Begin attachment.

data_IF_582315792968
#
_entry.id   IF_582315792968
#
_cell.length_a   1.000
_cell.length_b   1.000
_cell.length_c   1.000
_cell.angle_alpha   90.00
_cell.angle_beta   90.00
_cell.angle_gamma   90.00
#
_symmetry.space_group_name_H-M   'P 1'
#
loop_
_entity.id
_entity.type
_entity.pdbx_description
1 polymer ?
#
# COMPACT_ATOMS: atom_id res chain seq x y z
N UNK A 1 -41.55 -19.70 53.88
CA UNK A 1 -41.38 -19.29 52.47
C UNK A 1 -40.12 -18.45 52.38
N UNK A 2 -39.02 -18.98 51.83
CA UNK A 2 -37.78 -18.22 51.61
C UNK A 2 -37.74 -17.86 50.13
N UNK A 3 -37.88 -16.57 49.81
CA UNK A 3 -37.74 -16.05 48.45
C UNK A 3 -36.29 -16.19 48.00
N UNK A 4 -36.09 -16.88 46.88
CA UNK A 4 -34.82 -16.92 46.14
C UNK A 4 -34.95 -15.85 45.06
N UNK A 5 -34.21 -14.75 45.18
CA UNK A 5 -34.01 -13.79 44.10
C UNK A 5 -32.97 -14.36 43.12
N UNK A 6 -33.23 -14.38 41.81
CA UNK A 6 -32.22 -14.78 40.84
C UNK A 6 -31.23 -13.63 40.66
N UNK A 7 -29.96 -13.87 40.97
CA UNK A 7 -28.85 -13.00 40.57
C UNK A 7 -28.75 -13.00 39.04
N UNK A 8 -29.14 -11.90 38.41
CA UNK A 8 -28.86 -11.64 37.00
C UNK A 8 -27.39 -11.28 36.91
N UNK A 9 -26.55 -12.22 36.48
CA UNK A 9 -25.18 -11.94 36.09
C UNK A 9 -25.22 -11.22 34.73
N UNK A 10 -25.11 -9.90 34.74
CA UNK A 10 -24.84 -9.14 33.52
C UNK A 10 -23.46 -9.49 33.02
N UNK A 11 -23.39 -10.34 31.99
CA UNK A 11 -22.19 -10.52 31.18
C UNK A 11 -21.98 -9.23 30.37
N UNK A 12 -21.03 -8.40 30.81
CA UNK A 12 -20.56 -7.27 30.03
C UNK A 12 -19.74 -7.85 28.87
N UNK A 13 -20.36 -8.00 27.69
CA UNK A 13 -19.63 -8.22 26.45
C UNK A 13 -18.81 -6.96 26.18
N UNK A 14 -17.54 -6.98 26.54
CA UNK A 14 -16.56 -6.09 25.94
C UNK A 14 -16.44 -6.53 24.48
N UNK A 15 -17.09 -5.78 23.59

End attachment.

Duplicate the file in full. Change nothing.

data_IF_582315792968
#
_entry.id   IF_582315792968
#
_cell.length_a   1.000
_cell.length_b   1.000
_cell.length_c   1.000
_cell.angle_alpha   90.00
_cell.angle_beta   90.00
_cell.angle_gamma   90.00
#
_symmetry.space_group_name_H-M   'P 1'
#
loop_
_entity.id
_entity.type
_entity.pdbx_description
1 polymer ?
#
# COMPACT_ATOMS: atom_id res chain seq x y z
N UNK A 1 -41.55 -19.70 53.88
CA UNK A 1 -41.38 -19.29 52.47
C UNK A 1 -40.12 -18.45 52.38
N UNK A 2 -39.02 -18.98 51.83
CA UNK A 2 -37.78 -18.22 51.61
C UNK A 2 -37.74 -17.86 50.13
N UNK A 3 -37.88 -16.57 49.81
CA UNK A 3 -37.74 -16.05 48.45
C UNK A 3 -36.29 -16.19 48.00
N UNK A 4 -36.09 -16.88 46.88
CA UNK A 4 -34.82 -16.92 46.14
C UNK A 4 -34.95 -15.85 45.06
N UNK A 5 -34.21 -14.75 45.18
CA UNK A 5 -34.01 -13.79 44.10
C UNK A 5 -32.97 -14.36 43.12
N UNK A 6 -33.23 -14.38 41.81
CA UNK A 6 -32.22 -14.78 40.84
C UNK A 6 -31.23 -13.63 40.66
N UNK A 7 -29.96 -13.87 40.97
CA UNK A 7 -28.85 -13.00 40.57
C UNK A 7 -28.75 -13.00 39.04
N UNK A 8 -29.14 -11.90 38.41
CA UNK A 8 -28.86 -11.64 37.00
C UNK A 8 -27.39 -11.28 36.91
N UNK A 9 -26.55 -12.22 36.48
CA UNK A 9 -25.18 -11.94 36.09
C UNK A 9 -25.22 -11.22 34.73
N UNK A 10 -25.11 -9.90 34.74
CA UNK A 10 -24.84 -9.14 33.52
C UNK A 10 -23.46 -9.49 33.02
N UNK A 11 -23.39 -10.34 31.99
CA UNK A 11 -22.19 -10.52 31.18
C UNK A 11 -21.98 -9.23 30.37
N UNK A 12 -21.03 -8.40 30.81
CA UNK A 12 -20.56 -7.27 30.03
C UNK A 12 -19.74 -7.85 28.87
N UNK A 13 -20.36 -8.00 27.69
CA UNK A 13 -19.63 -8.22 26.45
C UNK A 13 -18.81 -6.96 26.18
N UNK A 14 -17.54 -6.98 26.54
CA UNK A 14 -16.56 -6.09 25.94
C UNK A 14 -16.44 -6.53 24.48
N UNK A 15 -17.09 -5.78 23.59